I’ve written an article,  The Question of Extra-Terrestrial Intelligence Within a Biblical World-View that you might be interested in. The question that is the driving force behind my novel, The Oerken Tree (Part 1 of a trilogy and more or less a teen fantasy without the wizards, witches, dragons, and magic) is, Assuming God created intelligent life in the rest of the universe, and assuming they are not fallen in the same way earth-dwellers are fallen, what effect does the curse of Adam have on them and their world?

That has some serious implications, and I suspect that some of my fellow Calvinists might squirm at what came out of it. But hey, they’re extra-terrestrials, after all.

Keith
Guest
Keith

I think we miss the point a bit when we worry about whether there really are aliens out there or not.  I thoroughly enjoy reading science fiction and have even written a science fiction novel and  I am half way through the sequel, but that doesn’t mean that I actually BELIEVE aliens exist or what their state of salvation might be.  I read science fiction because the impossible becomes possible in those stories and this amazing sense of the possible is what I find  entertaining.

But while I read stories about aliens, my wife reads romances and murder mysteries, and my daughter reads just about anything (currently teen dystopias), not because they might be true, but because we each enjoy a good story.  All good fiction, Christian or secular, is designed to shed light on the human condition and Christian fiction should shed His light on our condition, whether it be through aliens, dinosaurs, or even dragons.  As long as a Christian author tells God’s truth in his story then the medium is irrelevant, as long as secular, satanic, or humanist principles are not condoned or proselytized.

As to where aliens fit into God’s plan for Earth and the fall of Adam, I think that is a matter for each writer to decide based on their understanding of the Word of God.  I think that sometimes people take the little side arguments like this a little too seriously.  Fiction is for entertainment and perhaps a life lesson or two, the Bible is for spiritual teaching and correction.  Let’s not confuse the two.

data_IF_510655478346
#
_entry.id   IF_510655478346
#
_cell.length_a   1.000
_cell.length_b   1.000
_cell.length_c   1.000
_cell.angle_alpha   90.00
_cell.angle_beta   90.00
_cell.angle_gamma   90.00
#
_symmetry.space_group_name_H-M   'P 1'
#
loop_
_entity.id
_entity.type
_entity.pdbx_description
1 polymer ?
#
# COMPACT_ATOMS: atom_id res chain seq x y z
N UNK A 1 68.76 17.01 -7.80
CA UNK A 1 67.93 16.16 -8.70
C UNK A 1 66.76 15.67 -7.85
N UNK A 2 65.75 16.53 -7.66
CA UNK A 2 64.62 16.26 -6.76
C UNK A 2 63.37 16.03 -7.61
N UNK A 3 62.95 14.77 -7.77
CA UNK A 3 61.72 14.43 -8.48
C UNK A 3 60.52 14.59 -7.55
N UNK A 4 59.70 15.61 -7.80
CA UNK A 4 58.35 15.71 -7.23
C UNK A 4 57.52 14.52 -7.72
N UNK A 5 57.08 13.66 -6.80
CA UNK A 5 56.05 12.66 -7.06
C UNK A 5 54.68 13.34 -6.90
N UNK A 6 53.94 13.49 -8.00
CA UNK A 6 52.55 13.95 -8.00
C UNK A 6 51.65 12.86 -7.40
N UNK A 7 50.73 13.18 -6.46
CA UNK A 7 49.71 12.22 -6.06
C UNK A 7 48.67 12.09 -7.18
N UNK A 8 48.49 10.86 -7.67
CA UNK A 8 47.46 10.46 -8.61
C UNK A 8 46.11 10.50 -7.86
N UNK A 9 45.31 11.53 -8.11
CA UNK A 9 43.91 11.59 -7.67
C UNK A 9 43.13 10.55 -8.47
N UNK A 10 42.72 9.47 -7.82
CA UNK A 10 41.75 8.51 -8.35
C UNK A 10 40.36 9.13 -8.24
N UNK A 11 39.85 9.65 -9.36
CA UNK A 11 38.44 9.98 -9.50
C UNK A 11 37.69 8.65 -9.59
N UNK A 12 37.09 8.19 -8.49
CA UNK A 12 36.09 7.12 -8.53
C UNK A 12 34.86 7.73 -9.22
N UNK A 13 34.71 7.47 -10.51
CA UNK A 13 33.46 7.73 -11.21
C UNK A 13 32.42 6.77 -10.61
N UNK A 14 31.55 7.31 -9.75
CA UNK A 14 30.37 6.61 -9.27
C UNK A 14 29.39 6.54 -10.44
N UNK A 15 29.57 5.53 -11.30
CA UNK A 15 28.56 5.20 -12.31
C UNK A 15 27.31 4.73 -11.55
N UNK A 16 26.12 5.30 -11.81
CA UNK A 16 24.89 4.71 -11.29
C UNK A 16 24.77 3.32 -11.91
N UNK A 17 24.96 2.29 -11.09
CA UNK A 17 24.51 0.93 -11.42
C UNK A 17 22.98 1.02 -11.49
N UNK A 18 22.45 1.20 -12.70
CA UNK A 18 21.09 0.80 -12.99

Alex Mellen
Member

I’m amused that in the midst of saying multiple times you don’t care about aliens, you took the time to write an entire blog post (containing a lot of links about the topic you obviously at least glanced at) about the subject. It appears you care that others care about it.

 

Whether or not I believe aliens are a realistic possibility in our world, they do belong in the science fiction genre (most of the time). Generally, alien encounters happen inside a story with space travel, spacetime manipulation, astronomy, and other science-related subjects. Using these to speculate about the future or the alternate present is what sci-fi is all about. They usually occur with Earth somewhere in the story’s geography (which fantasy doesn’t unless it’s urban or historical), and there’s some kind of scientific explanation for them. (This can include evolution, first because it’s all speculation anyway, and second because genres aren’t defined by Christian criteria.)

 

I’m not sure I’ll ever write science fiction with sentient aliens, but I think they can be used to reveal many truths in new ways. Mr. Spock helped us understand what it means to be human, for example.

 

If you enjoy fantasy instead of sci-fi like you said, why classify aliens (which you’re not interested in anyway) in the genre you enjoy? Leave them where people like reading about them.

Pam Halter
Member